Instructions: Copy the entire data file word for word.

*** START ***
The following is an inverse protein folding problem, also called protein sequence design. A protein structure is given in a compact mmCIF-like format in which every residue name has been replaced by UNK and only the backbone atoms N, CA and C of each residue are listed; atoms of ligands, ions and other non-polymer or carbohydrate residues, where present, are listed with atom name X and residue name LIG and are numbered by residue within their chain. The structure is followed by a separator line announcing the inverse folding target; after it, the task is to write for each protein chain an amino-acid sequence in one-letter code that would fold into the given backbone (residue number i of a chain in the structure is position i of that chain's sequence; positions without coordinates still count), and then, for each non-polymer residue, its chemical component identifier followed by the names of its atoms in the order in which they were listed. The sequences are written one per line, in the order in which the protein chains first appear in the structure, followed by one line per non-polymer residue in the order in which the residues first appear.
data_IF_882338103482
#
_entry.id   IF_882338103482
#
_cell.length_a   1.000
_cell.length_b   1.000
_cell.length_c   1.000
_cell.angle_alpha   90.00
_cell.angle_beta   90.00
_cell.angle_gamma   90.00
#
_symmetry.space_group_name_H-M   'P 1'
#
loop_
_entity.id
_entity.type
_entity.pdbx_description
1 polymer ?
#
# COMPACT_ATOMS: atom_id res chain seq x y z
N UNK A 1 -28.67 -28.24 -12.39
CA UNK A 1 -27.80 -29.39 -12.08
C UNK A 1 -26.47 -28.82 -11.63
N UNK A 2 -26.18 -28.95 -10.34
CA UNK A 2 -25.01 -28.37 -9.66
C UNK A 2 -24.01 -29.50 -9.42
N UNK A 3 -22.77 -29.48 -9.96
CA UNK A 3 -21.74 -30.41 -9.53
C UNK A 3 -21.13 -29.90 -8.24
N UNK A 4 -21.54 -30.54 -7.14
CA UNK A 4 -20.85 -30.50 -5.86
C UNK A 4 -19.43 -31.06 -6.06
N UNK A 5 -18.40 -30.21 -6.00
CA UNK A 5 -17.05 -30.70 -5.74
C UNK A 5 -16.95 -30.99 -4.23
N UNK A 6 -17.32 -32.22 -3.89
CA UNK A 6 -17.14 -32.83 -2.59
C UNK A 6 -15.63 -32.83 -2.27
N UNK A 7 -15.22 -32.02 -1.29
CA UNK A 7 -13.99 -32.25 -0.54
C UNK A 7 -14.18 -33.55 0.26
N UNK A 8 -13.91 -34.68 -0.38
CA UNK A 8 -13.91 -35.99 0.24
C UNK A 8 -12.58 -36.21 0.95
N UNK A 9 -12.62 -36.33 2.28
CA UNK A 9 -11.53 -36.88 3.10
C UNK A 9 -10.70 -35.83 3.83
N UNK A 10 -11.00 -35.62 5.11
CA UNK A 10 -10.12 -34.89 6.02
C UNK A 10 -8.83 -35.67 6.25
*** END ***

The following is an inverse protein folding problem, also called protein sequence design. A protein structure is given in a compact mmCIF-like format in which every residue name has been replaced by UNK and only the backbone atoms N, CA and C of each residue are listed; atoms of ligands, ions and other non-polymer or carbohydrate residues, where present, are listed with atom name X and residue name LIG and are numbered by residue within their chain. The structure is followed by a separator line announcing the inverse folding target; after it, the task is to write for each protein chain an amino-acid sequence in one-letter code that would fold into the given backbone (residue number i of a chain in the structure is position i of that chain's sequence; positions without coordinates still count), and then, for each non-polymer residue, its chemical component identifier followed by the names of its atoms in the order in which they were listed. The sequences are written one per line, in the order in which the protein chains first appear in the structure, followed by one line per non-polymer residue in the order in which the residues first appear.
data_IF_882338103482
#
_entry.id   IF_882338103482
#
_cell.length_a   1.000
_cell.length_b   1.000
_cell.length_c   1.000
_cell.angle_alpha   90.00
_cell.angle_beta   90.00
_cell.angle_gamma   90.00
#
_symmetry.space_group_name_H-M   'P 1'
#
loop_
_entity.id
_entity.type
_entity.pdbx_description
1 polymer ?
#
# COMPACT_ATOMS: atom_id res chain seq x y z
N UNK A 1 -28.67 -28.24 -12.39
CA UNK A 1 -27.80 -29.39 -12.08
C UNK A 1 -26.47 -28.82 -11.63
N UNK A 2 -26.18 -28.95 -10.34
CA UNK A 2 -25.01 -28.37 -9.66
C UNK A 2 -24.01 -29.50 -9.42
N UNK A 3 -22.77 -29.48 -9.96
CA UNK A 3 -21.74 -30.41 -9.53
C UNK A 3 -21.13 -29.90 -8.24
N UNK A 4 -21.54 -30.54 -7.14
CA UNK A 4 -20.85 -30.50 -5.86
C UNK A 4 -19.43 -31.06 -6.06
N UNK A 5 -18.40 -30.21 -6.00
CA UNK A 5 -17.05 -30.70 -5.74
C UNK A 5 -16.95 -30.99 -4.23
N UNK A 6 -17.32 -32.22 -3.89
CA UNK A 6 -17.14 -32.83 -2.59
C UNK A 6 -15.63 -32.83 -2.27
N UNK A 7 -15.22 -32.02 -1.29
CA UNK A 7 -13.99 -32.25 -0.54
C UNK A 7 -14.18 -33.55 0.26
N UNK A 8 -13.91 -34.68 -0.38
CA UNK A 8 -13.91 -35.99 0.24
C UNK A 8 -12.58 -36.21 0.95
N UNK A 9 -12.62 -36.33 2.28
CA UNK A 9 -11.53 -36.88 3.10
C UNK A 9 -10.70 -35.83 3.83
N UNK A 10 -11.00 -35.62 5.11
CA UNK A 10 -10.12 -34.89 6.02
C UNK A 10 -8.83 -35.67 6.25